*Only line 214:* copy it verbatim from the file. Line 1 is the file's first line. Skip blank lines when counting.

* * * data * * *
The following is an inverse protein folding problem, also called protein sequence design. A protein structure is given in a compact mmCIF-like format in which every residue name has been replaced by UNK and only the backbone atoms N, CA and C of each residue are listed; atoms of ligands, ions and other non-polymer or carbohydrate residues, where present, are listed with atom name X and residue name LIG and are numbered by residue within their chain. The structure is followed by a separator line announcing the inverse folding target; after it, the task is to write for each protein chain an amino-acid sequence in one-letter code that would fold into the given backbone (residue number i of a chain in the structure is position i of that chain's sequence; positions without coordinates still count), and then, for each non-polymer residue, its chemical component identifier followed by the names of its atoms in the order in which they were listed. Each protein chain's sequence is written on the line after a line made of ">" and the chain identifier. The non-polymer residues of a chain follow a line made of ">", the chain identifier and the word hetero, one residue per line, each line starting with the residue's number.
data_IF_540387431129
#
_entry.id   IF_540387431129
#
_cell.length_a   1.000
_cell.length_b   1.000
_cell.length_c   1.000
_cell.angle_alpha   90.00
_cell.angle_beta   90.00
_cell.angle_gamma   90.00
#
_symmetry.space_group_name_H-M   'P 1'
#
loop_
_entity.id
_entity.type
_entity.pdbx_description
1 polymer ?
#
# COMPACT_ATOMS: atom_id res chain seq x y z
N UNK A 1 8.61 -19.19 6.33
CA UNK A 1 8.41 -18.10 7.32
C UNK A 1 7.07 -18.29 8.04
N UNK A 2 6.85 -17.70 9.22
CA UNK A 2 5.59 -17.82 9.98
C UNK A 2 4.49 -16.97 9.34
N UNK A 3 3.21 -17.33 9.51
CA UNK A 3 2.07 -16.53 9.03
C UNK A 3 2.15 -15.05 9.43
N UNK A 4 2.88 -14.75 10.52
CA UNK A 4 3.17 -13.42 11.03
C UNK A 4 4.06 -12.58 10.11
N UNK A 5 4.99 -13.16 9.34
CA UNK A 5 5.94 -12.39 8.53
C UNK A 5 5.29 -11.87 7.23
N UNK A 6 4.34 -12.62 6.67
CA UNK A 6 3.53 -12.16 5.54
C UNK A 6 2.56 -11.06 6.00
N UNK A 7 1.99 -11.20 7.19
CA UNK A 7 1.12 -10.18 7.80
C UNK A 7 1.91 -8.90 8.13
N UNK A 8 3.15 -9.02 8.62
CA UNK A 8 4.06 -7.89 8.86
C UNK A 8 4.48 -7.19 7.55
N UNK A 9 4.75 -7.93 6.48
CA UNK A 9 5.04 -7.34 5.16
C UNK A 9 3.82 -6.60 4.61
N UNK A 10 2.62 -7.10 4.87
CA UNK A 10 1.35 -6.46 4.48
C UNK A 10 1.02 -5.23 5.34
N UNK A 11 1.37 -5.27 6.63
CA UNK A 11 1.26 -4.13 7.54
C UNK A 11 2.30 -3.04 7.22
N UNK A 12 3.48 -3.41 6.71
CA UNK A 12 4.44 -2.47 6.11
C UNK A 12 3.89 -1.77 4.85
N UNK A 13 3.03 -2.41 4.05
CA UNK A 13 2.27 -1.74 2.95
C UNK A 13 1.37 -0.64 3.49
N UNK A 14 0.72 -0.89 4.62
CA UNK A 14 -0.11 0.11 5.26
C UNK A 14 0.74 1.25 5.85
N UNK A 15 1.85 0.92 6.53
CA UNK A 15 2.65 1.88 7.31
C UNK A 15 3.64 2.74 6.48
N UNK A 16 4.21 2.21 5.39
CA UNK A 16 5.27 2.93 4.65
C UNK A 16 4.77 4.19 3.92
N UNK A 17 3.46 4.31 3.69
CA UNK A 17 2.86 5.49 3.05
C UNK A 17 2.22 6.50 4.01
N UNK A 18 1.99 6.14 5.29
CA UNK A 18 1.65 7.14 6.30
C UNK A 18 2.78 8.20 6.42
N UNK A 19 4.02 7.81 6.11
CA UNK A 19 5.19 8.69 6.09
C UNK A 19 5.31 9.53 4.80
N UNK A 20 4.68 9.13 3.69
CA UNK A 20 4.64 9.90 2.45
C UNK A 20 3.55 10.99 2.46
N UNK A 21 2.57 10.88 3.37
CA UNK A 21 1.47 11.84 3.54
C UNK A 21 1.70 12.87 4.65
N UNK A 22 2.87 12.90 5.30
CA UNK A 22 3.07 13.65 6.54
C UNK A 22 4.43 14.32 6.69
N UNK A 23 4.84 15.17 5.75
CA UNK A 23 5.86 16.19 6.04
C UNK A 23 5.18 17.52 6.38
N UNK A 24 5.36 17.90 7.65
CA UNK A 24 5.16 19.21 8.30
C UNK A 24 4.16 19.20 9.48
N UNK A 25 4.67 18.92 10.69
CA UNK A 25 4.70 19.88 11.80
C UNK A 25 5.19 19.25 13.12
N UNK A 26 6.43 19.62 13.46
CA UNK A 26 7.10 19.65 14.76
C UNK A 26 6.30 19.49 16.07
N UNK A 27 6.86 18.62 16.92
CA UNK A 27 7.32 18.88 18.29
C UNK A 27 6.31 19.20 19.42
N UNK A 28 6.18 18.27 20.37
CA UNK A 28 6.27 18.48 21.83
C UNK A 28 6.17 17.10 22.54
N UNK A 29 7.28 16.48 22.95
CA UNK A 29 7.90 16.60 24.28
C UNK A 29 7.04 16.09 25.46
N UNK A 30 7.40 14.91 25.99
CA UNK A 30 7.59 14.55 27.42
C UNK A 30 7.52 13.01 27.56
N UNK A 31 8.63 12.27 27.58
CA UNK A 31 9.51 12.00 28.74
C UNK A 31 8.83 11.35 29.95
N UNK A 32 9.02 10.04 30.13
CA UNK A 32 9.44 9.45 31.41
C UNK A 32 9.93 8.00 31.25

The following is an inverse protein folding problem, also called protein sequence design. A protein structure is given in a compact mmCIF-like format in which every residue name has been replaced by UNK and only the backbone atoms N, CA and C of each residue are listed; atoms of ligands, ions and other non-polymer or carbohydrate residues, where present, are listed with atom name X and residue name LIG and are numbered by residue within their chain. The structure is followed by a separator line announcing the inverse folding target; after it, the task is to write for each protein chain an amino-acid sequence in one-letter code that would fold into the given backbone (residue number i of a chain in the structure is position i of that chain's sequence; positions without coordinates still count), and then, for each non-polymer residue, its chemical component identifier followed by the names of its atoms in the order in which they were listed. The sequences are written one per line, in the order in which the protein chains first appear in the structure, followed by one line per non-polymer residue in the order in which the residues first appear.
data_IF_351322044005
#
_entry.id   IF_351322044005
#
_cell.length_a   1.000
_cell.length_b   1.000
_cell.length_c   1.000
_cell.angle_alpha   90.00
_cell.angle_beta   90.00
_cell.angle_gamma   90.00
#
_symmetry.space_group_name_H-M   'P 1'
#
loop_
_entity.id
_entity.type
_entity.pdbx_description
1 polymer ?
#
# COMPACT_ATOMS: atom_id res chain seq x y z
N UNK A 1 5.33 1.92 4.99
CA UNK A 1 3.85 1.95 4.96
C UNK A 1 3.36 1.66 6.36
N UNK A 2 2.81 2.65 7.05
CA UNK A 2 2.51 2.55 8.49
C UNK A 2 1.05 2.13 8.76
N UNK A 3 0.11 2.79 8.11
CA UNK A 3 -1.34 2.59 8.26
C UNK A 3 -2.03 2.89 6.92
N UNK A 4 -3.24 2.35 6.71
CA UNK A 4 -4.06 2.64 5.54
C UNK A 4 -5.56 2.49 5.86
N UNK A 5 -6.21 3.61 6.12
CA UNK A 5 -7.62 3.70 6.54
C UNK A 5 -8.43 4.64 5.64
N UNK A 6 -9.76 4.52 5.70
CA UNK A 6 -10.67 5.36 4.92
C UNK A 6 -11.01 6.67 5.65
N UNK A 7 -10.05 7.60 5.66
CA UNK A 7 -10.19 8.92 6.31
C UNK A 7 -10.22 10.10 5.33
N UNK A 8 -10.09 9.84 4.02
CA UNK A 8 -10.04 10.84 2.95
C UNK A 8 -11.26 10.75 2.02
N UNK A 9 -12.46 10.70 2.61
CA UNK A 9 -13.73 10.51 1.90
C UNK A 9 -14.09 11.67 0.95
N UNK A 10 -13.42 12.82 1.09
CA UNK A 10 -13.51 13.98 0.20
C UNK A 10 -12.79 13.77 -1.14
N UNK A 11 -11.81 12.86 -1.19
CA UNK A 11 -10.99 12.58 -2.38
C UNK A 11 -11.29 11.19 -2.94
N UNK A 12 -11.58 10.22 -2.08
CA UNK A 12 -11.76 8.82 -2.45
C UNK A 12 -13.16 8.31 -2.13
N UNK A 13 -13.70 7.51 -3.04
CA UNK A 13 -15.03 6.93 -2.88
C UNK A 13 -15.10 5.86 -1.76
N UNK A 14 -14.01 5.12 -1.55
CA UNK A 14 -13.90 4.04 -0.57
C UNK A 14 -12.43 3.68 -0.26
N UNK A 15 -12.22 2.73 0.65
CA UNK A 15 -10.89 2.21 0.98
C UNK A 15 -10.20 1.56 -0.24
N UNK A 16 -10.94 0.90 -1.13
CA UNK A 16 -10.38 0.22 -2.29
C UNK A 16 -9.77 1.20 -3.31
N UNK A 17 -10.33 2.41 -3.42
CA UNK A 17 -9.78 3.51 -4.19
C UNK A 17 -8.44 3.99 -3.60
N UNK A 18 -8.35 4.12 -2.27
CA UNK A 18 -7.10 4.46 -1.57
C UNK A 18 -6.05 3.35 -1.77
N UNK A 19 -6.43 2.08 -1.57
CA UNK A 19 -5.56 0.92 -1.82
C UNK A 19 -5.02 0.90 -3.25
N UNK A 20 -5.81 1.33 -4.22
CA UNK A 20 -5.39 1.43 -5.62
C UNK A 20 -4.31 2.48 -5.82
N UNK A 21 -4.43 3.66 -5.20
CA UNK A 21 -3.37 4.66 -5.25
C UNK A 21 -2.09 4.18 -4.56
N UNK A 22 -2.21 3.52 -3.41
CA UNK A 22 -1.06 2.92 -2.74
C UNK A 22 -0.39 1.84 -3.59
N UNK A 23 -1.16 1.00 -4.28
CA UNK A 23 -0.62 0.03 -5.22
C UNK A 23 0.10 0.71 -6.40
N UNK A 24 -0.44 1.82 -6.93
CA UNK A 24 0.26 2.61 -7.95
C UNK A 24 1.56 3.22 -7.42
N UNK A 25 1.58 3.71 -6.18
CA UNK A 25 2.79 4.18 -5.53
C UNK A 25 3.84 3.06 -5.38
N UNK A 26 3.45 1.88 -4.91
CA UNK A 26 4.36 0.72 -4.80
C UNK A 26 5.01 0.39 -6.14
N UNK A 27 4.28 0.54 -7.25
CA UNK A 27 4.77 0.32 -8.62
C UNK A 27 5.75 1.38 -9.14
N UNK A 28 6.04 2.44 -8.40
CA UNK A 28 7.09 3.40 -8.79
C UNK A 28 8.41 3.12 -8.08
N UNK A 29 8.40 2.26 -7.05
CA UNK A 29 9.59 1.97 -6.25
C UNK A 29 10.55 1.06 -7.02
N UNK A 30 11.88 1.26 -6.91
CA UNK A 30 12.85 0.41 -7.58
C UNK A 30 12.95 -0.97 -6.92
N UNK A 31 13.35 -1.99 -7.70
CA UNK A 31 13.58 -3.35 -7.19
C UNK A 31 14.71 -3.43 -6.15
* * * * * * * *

N UNK A 26 3.45 1.88 -4.91